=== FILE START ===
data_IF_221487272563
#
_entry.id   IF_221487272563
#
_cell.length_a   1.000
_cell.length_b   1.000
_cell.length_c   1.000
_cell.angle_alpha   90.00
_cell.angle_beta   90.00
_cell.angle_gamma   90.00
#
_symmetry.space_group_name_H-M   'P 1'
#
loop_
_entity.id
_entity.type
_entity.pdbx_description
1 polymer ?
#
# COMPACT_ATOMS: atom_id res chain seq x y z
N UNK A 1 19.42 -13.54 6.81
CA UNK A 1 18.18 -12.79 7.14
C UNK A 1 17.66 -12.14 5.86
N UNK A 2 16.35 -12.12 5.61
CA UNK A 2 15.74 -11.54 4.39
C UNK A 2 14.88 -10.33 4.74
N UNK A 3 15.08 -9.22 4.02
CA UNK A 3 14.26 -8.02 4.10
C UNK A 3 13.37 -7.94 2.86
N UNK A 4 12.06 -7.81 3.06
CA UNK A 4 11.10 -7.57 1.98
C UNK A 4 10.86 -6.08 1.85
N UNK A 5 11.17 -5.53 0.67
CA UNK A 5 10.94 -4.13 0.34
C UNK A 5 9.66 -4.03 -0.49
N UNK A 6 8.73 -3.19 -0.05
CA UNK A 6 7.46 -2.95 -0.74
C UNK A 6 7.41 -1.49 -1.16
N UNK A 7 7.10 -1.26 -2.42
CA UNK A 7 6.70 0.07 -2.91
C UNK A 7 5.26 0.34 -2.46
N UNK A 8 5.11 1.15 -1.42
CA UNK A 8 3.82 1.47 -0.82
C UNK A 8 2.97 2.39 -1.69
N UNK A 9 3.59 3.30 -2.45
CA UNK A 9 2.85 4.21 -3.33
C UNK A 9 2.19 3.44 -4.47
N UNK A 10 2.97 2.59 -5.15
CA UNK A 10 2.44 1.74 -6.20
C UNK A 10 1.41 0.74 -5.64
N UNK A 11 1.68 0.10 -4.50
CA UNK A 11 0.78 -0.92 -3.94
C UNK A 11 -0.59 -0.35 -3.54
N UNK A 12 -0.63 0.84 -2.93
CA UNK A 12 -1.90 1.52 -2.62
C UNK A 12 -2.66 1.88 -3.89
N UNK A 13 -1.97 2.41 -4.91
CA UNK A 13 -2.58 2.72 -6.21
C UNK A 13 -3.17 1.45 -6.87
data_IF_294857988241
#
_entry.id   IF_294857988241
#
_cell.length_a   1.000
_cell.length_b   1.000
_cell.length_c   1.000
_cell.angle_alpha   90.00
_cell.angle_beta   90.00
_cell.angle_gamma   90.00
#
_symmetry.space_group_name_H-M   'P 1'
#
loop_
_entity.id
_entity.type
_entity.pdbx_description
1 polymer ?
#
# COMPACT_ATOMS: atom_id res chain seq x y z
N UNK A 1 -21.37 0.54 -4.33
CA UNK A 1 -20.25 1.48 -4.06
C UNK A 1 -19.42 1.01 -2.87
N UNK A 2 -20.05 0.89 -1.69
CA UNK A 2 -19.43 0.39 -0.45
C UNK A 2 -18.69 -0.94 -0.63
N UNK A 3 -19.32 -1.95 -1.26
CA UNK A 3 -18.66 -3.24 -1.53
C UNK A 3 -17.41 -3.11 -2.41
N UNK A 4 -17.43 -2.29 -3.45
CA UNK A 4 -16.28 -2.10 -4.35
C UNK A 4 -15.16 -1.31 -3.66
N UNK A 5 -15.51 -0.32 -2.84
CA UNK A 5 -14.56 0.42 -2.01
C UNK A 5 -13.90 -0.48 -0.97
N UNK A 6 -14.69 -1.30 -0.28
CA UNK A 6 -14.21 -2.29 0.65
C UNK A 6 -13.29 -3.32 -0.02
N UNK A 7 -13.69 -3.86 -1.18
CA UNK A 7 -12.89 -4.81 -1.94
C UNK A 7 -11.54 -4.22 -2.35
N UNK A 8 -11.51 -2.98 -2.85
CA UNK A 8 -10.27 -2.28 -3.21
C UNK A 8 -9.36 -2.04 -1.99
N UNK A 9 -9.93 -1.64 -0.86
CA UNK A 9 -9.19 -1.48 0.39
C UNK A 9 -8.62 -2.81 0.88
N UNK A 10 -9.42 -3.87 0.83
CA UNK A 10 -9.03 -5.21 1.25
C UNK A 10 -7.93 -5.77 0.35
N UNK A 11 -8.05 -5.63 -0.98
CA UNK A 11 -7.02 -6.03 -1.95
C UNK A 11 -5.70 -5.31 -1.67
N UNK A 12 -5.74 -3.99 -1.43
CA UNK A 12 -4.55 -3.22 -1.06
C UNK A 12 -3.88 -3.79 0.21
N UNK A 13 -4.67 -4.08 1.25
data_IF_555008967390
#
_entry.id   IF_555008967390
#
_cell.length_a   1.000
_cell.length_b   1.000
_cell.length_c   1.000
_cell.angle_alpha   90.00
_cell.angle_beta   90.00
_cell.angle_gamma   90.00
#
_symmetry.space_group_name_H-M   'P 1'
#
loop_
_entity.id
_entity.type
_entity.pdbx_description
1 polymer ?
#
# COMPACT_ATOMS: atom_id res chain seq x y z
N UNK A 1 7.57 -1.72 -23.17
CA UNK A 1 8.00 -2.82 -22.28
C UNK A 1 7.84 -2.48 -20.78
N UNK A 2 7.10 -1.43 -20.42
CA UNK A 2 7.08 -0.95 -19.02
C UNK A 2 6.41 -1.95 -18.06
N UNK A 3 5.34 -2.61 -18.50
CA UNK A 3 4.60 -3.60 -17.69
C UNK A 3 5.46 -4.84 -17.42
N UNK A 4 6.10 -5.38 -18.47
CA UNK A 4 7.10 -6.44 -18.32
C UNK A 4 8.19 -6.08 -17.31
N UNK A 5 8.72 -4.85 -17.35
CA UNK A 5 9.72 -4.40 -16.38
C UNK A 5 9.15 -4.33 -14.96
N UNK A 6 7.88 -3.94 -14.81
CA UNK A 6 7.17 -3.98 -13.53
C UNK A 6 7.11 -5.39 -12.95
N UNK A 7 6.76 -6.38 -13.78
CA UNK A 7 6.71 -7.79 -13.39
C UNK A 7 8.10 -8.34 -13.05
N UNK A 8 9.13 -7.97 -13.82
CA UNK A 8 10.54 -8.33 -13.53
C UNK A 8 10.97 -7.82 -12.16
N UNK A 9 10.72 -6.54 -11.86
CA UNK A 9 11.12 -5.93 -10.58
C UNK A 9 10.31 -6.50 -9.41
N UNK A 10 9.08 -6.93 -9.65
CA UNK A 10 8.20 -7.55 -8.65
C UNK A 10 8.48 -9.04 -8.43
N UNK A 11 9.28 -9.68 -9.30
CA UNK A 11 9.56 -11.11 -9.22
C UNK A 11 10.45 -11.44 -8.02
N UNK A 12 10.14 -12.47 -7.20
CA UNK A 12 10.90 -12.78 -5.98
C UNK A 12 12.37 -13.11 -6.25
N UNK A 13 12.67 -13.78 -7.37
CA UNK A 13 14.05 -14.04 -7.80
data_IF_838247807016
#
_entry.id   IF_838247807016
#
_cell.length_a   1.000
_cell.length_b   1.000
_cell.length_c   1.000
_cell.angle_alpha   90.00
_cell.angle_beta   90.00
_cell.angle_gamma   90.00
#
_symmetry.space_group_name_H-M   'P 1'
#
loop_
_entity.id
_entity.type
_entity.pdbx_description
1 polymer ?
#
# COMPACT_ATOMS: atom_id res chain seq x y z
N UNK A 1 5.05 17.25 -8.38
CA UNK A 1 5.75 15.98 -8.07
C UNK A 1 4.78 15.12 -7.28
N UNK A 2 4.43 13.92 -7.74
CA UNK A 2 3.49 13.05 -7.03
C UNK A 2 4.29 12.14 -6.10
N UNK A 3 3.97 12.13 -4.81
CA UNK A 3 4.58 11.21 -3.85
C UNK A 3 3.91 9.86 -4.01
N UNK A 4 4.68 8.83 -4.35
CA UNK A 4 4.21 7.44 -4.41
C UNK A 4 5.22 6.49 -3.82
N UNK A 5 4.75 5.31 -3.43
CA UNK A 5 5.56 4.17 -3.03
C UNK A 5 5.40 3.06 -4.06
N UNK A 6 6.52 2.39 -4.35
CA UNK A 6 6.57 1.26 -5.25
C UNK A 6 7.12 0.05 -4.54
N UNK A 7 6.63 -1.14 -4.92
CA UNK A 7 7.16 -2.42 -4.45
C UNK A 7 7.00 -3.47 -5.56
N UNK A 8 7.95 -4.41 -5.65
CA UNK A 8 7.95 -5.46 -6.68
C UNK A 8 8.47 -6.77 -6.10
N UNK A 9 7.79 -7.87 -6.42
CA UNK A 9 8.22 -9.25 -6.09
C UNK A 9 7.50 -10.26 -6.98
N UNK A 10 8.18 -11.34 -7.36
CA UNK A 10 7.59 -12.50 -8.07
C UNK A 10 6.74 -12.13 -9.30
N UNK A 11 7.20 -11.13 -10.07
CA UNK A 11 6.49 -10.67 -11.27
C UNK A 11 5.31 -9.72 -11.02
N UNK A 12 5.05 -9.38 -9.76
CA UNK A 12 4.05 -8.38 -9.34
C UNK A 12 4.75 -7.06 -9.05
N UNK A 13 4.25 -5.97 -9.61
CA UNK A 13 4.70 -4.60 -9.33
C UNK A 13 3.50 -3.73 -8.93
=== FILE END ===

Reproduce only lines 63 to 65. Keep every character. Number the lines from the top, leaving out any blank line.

#
_cell.length_a   1.000
_cell.length_b   1.000